Lender and Government Foreclosures Down Florida Schools

by Peter Vernon on States

The continued rise in Florida foreclosures has affected schools throughout the state, similarly to how lender and government foreclosures have affected schools in other areas of the country.

Because lender and government foreclosures have reduced real estate prices, revenue from real estate taxes have drastically fallen. More than 50 percent of school districts across the U.S. depend on local real estate tax revenues for over 25 percent of their budgets.

In Saint Lucie, schools now lack funds to pay teachers and other staff because the district has lost about $22 million in revenue from real estate taxes. Superintendent Mike Lannon has started cutting down on some activities such as summer school, after school programs and some athletics. He has shortened the workweek of central office employees to four days and has frozen salary increases.

At Forest Grove Middle School where teachers and students have created a marine biology lab with a half-million dollar funding, students have been studying cheaper species in cold water to cut costs.

Bill Montford, head of the Florida Association of District School Superintendents, said there are already several school districts in the state that are almost in financial collapse not because of management failure but because of continued lender and government foreclosures that have pushed down real estate valuation and taxes.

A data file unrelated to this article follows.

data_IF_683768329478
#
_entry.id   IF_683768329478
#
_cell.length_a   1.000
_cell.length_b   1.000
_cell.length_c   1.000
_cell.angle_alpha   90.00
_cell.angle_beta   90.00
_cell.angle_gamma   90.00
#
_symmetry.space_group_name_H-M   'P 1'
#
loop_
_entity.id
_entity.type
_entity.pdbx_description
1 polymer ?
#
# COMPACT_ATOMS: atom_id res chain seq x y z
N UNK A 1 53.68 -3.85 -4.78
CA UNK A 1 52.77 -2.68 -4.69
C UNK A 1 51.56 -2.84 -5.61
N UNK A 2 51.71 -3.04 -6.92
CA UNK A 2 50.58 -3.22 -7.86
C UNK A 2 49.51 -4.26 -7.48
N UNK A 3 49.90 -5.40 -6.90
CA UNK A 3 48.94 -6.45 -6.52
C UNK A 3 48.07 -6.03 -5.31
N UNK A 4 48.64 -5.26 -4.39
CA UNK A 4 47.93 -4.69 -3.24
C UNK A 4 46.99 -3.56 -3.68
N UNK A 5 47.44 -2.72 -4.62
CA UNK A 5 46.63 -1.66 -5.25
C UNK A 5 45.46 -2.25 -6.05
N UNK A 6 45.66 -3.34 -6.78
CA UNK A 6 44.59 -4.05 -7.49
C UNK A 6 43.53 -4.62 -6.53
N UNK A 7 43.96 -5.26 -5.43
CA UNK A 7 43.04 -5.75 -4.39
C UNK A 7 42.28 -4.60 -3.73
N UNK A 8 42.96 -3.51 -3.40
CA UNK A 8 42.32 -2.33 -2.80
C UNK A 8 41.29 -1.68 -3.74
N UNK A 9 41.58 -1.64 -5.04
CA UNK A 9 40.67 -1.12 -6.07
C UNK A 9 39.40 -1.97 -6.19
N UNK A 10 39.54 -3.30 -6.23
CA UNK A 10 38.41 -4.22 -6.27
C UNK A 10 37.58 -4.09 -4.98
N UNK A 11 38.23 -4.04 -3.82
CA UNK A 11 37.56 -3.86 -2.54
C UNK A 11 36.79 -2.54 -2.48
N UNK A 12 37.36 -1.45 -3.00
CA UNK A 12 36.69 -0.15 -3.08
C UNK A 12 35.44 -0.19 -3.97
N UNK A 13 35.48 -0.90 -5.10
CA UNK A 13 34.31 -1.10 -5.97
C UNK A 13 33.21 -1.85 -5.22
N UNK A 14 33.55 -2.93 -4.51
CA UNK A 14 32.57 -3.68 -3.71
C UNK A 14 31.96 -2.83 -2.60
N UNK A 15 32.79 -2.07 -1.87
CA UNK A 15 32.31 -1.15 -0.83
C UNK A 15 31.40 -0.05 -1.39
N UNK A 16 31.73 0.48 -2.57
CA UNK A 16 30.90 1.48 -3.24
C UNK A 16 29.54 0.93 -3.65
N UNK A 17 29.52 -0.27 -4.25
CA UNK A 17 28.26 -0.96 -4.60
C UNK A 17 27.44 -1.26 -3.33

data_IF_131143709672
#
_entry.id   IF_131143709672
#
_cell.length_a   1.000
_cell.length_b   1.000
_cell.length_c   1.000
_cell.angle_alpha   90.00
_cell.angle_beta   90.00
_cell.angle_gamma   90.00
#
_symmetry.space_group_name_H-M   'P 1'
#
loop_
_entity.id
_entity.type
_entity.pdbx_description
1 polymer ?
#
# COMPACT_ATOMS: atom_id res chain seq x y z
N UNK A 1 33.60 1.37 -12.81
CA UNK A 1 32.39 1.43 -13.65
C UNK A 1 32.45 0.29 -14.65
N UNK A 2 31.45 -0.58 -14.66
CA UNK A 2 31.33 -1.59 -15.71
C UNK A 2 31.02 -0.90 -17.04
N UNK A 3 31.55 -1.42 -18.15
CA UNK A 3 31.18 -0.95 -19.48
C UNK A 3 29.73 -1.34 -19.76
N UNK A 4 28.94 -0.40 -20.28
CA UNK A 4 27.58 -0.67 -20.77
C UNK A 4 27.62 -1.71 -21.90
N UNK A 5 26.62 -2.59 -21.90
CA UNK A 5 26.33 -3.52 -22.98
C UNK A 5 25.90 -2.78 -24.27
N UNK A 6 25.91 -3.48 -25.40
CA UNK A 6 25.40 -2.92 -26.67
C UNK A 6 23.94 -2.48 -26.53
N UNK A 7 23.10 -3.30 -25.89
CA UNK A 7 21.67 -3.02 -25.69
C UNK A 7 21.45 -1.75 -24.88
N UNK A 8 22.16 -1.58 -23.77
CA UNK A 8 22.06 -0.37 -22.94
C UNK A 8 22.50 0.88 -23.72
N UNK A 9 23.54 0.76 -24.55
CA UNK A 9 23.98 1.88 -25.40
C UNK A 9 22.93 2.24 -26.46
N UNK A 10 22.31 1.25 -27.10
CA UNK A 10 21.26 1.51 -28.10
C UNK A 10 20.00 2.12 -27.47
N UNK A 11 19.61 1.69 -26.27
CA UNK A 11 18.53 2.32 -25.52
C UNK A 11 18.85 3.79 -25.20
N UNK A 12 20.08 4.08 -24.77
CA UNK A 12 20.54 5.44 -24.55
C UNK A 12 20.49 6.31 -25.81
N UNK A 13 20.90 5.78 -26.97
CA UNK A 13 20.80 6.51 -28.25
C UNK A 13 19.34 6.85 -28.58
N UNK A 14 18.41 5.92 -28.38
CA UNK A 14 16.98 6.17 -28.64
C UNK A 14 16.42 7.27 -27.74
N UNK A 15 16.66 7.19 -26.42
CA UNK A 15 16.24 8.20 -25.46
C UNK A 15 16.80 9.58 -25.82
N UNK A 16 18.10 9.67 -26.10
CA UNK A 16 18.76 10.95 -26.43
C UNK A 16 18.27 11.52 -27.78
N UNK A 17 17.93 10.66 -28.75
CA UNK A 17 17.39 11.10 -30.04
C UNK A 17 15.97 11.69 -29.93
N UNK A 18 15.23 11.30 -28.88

Montford said funding prospects for schools across Florida are gloomy since about 41 percent of education expenses are funded by the state. Because of Florida foreclosures, the state has projected a shortfall of $5 billion in 2010.

Several school districts have started eliminating jobs because the money has stopped coming. Volusia County, near Saint Lucie, has already cut 1,000 jobs in just two years. Saint Lucie’s superintendent Lannon, who has been in education management for 41 years, is expecting a 25-percent cut in his budget of $262 million in 2010.

Obama’s program to avert further lender and government foreclosures has allocated some money for education. This probably encouraged Florida superintendents to write and ask for financial help from what remains from the 2008 Troubled Asset Relief Plan.

Lender and government foreclosures in Saint Lucie have risen to its highest level. In 2008, it had 10,764 housing units in foreclosure, an increase of 8.6 percent from the previous year. Unemployment has also risen, prompting a county official to propose a declaration of an emergency status so that the county could access money reserved for natural disasters.

In Florida, school districts are required to balance their budgets every year. Increasingly, they have been balancing their budgets directly using money from taxpayers. Ten years ago, the state government accounted for about half of education funding and local taxpayers provided about 42 percent. Two years ago, as lender and government foreclosures battered the state, the sharing pattern has changed, with the state sharing only 41 percent of education funding and school districts giving almost 51 percent.

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